Australian news, and some related international items

Anthony Albanese has the power to save Julian Assange. But will he?

We’re all enormously relieved that the corrupt #ScottyFRomMarketing has gone.

And we like Albanese, I think.

But – will he have the guts to help our Australian hero, Julian Assange?

Albanese had the perfect opportunity in Tokyo on Tuesday, meeting the U.S. president. He could have raised the matter with Biden.. But he didn’t.

When will he? Will he speak up for Assange at all?

Now is the time for Australia to intervene, and to demand the repatriation of Julian and an end to his persecution. It’s about time our mealy-mouthed and pathetic media and politicians broke their silence and cringing subservience to the USA.

May 26, 2022 Posted by | Christina reviews | Leave a comment

Months of more rain likely as BOM report links global warming to flood disasters

Months of more rain likely as BOM report links global warming to flood disasters

The Bureau of Meteorology reports a perfect storm of factors led to devastating flooding across Queensland and NSW and climate change may have made them worse. And it warns key indicators are pointing to more heavy rain this winter and spring.

May 26, 2022 Posted by | Uncategorized | Leave a comment

They’re Just Outright Telling Us That Peace In Ukraine Is Not An Option

Caitlin Johnstone, 25 May 22, US Senator Joe Manchin said at the World Economic Forum on Monday that he opposes any kind of peace agreement between Ukraine and Russia.

Manchin, who at the moment is one of the most powerful elected officials in Washington, added that only the complete forcible ejection of Russia from all of Ukraine is acceptable, that the war should ideally be used to remove Putin from power, and that he and the strategists he talks to see this war as an “opportunity”.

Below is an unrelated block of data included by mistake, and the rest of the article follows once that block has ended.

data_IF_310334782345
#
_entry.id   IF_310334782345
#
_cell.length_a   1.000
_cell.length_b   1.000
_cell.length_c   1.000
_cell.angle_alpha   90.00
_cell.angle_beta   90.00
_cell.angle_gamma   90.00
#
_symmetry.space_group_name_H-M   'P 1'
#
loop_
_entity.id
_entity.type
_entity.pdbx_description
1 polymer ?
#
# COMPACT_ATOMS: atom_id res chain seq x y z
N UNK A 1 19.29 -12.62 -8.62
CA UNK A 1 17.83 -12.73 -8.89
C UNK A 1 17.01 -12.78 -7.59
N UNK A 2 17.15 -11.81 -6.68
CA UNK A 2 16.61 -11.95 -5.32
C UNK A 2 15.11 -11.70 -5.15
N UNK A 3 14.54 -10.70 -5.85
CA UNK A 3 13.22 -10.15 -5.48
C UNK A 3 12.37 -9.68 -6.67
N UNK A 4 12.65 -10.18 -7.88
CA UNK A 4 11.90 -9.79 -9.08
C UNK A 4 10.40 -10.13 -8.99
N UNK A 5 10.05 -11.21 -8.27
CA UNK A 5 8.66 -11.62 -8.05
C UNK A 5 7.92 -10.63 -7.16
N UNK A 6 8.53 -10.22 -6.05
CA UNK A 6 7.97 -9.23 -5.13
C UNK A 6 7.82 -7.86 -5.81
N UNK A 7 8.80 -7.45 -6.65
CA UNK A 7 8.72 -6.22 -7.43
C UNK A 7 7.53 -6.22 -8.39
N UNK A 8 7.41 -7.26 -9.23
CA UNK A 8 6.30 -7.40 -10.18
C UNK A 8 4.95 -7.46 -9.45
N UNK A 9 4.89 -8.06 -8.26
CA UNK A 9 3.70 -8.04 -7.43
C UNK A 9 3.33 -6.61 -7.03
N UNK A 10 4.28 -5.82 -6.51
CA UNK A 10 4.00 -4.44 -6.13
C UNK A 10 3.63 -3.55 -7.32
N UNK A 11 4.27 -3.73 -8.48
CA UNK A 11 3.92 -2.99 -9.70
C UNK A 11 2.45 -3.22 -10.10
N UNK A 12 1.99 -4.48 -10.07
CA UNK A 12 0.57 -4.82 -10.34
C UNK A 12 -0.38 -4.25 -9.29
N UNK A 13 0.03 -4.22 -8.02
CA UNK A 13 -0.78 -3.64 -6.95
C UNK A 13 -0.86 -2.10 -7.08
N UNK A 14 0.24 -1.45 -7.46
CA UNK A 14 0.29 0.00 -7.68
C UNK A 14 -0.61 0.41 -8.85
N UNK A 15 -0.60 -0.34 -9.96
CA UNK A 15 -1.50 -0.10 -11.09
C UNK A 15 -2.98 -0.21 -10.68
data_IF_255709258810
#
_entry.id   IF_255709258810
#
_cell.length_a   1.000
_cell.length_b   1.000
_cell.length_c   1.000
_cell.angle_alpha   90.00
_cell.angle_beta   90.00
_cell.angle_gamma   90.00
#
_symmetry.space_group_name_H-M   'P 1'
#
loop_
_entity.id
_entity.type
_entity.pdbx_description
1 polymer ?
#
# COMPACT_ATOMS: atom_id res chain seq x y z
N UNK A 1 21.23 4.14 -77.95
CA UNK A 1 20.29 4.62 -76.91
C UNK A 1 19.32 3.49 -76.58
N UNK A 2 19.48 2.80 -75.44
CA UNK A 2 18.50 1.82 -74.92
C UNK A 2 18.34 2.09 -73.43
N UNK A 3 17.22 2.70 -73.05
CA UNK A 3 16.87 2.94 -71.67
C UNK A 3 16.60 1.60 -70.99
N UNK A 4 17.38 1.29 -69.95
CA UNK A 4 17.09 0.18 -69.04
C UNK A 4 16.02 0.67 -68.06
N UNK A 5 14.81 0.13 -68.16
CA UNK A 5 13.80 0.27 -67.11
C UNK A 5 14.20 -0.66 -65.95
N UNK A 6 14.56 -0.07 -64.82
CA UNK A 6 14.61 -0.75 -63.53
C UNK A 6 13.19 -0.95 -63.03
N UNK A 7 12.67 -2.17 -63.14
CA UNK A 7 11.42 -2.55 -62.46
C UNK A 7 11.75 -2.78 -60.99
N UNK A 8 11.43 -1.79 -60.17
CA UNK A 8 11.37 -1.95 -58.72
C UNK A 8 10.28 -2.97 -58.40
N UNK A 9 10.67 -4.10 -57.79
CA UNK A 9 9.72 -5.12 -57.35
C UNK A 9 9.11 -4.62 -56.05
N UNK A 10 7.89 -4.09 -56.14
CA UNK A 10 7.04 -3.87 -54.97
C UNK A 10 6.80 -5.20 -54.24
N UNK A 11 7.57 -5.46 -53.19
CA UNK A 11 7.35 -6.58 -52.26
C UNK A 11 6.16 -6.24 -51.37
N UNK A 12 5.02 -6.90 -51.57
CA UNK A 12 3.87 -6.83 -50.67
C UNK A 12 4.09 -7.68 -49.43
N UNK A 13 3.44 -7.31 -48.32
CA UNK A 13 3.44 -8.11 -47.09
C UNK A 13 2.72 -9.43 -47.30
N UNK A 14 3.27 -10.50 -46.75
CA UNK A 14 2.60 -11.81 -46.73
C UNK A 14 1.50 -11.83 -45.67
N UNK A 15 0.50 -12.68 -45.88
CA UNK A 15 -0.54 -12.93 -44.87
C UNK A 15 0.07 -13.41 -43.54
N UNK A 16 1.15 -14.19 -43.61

…………………………… Manchin’s comments fit in perfectly with what we know about the US-centralized empire’s real agendas in Ukraine. 

Earlier this month Ukrainian media reported that UK Prime Minister Boris Johnson told the nation’s president Volodymyr Zelensky on behalf of NATO powers that “even if Ukraine is ready to sign some agreements on guarantees with Putin, they are not.”

Last month US Secretary of “Defense” Lloyd Austin acknowledged that the goal in this war is not peace in Ukraine or the mere military defeat of Russia but to actually weaken Russia as a nation…………

Last week The New York Times reported that the Biden administration is developing plans to “further choke Russia’s oil revenues with the long-term goal of destroying the country’s central role in the global energy economy.”

………… Two months ago Biden himself acknowledged what the real game is here with an open call for regime change, saying of Putin, “For God’s sake, this man cannot remain in power.”

Statements from the Biden administration in fact indicate that they expect this war to drag on for a long time, making it abundantly clear that a swift end to minimize the death and destruction is not just uninteresting but undesirable for the US empire.

This is not a proxy war with peace as an option anywhere within sight. It’s not about saving Ukrainian lives. It’s not even about beating Russia in Ukraine. It’s about achieving regime change in Moscow, no matter how many lives need to be destroyed in the process.

Peace is not on the menu.